Orientalist romanticism and Westernist anti-Semitism

The Western visitor, wandering about Jerusalem’s streets, is bothered by Orthodox men speed-walking, pities women covered up in skirts, wigs, or huts, and grimaces in pain when haredi sensibility about modest clothing is to be respected.

By GIOVANNI QUER
November 5, 2012 23:28
4 minute read.
Haredim in Mea Shearim [illustrative]

Haredim in Mea Shearim 370. (photo credit: Marc Israel Sellem)

Jerusalem, the “thrice sacred city,” is incredibly diverse, including Orthodox Jews belonging to different groups, Christian priests of various confessions, and Muslims of numerous trends. Western visitors, ambassadors or pilgrims, professionals or humanitarian activists, visiting students or tourists, are innately attracted by priests’ garments, unusually intrigued by traditional Arab vests, and unfailingly repulsed by mantels, peyes, and streimels. Why? A plausible answer is the imperceptible influence of orientalist romanticism, whereby the myths of the “good savage” and indigenous frugal life enchant those weary of comfortable Western costumes and traditions.

Arab culture, and the Beduin in particular, charm Western dreamers who identify in ancestral traditions those societal values that have progressively been obliterated by a degenerated West (such as social solidarity, family ties, traditional jobs, folkloric cuisine).

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The second reasonable answer lies in a relentless Western anti-Semitism, which despises the Jew who dresses in 18th-century Polish, Lithuanian, or Ukrainian outfit. Beard, earlocks and yarmulke still evoke atavistic anti-Judaic sentiments.

A great many people react spontaneously. The Western visitor, wandering about Jerusalem’s streets, is bothered by Orthodox men speed-walking, pities women covered up in skirts, wigs, or huts, and grimaces in pain when haredi sensibility about modest clothing is to be respected.

Useless is any explanation about Orthodox running not to waste time for studying, about contemporary complex and changing haredi society, about the peculiar codes of Mea She’arim neighborhood. Jokes on traditional outfits and wigs spew. Modernist sermons condemn women’s submission. Shabbat and kashrut rules are derided as antiquated and preposterous. Streimels in dog days aggrandize the spiteful suspect against a distrusted people.

Not far away, where streimels become less frequent in favor of galabias and Arab women’s veils, jubilant smiles admire the exotic spectacle of veiled women in red-embroidered black dresses, selling mint on a white rag, of men shouting on market tables, and of brown-skinned kids selling stuff.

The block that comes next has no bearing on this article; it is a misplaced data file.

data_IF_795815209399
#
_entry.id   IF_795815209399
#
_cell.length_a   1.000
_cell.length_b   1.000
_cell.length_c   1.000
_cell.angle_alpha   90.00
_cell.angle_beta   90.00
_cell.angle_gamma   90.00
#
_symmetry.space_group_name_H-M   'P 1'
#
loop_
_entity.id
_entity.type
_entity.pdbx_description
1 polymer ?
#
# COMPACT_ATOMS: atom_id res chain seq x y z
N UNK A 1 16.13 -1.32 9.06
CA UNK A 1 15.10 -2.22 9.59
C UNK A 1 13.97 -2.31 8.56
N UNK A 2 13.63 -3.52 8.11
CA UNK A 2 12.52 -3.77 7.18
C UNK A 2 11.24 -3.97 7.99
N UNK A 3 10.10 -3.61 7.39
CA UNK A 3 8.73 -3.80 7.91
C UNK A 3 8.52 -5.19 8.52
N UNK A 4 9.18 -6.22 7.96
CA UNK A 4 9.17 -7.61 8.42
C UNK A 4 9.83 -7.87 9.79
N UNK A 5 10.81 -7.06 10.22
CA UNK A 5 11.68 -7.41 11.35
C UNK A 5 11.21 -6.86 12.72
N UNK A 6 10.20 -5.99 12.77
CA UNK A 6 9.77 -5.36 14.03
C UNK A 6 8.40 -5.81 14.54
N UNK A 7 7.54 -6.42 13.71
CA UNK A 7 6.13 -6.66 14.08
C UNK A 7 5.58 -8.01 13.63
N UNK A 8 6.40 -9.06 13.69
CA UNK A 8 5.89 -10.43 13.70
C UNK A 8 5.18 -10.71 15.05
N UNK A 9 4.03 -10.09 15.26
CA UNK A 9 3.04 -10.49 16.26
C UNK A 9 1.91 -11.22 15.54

Thus we see that the Orthodox Jew is despised out of a love of modernity. Compassion for the oppression of Jewish Orthodox women does not explain the nostalgic condescension for the Islamic veil. The real reasons are far more profound, very well expressed by the 20th century’s Orientalism, which bequeathed romanticist sympathies toward the Arabs and the Westernist contempt for the Jews.

LAWRENCE AND Glubb Pasha have been eloquently portrayed in Jerusalem, Jerusalem, but in order to understand Orientalists’ relationship with both Arabs and Jews, Freya Stark reveals a far more stimulating perspective.

Dame Stark, fascinated by the Middle East when all English nobles preferred India, was a successful travel memorialist and active in English foreign policy in the Middle East during World War II. Her books, and East is West maybe more than others, describe the Near East as disaster-land for Ottoman legacy, inhabited by a few elegant Arabs who had lived in Europe and resided in Damascus or Beirut, crossed by proud Beduin, and the object of ridiculous Zionist designs.

Her diaries and letters show the charm Arab culture wielded on her and the repugnance she felt for the Jews. Arabs live in houses with gardens and refreshing fountains; with Arabs she used to drink mint or sage tea while declaiming poems; with Beduin she would cross desert routes and hostile lands on the back of a donkey.

With “friends of Jewish nationality,” she would instead feel in Europe, although Jews would stick to that ancient Orient, which they have never left aside, where they were already “unpopular among neighboring peoples.”

No one could ever write something so manifestly anti-Semitic today, and that is why reading the 20th century’s orientalists helps us to understand what today many people think, but prefer not to say outright.

This is how Western anti-Semitism manifests, well expressed in Singer’s novels, in which assimilationists and anti-religious complain about Jewish “devotion to the biblical Orient.” As anti-Semites opine that the alleged extraneousness of Jews in the West stems from their devotion to the Orient, similarly, anti-Semites are convinced that the alleged extraneousness of Jews in Israel stems from their devotion to the West. That is how anti-Semitism comes out in despising the streimel and fancying the galabiya.

This should not surprise, considering that Europe is fond of yiddishism and klezmer music. The world of the shtetl, annihilated by the Shoah, bewitches Western multiculturalists: fiddle on the roof, storytellers with peyes and mantels, disregarding misery, pogroms, anti-Semitic violence, discrimination and marginalization.

Likewise, the romantic figures of the Arab and the Beduin beguile in romantic dreams those who consider the indigenous the last representative of a traditional pureness that contrasts with modernity, unbearably Western, always a bit Americanizing, and irritatingly Jewish.

The writer is a PhD in International Studies, and is a legal commentator for the Italian think tank and media watchdog Informazione Corretta.


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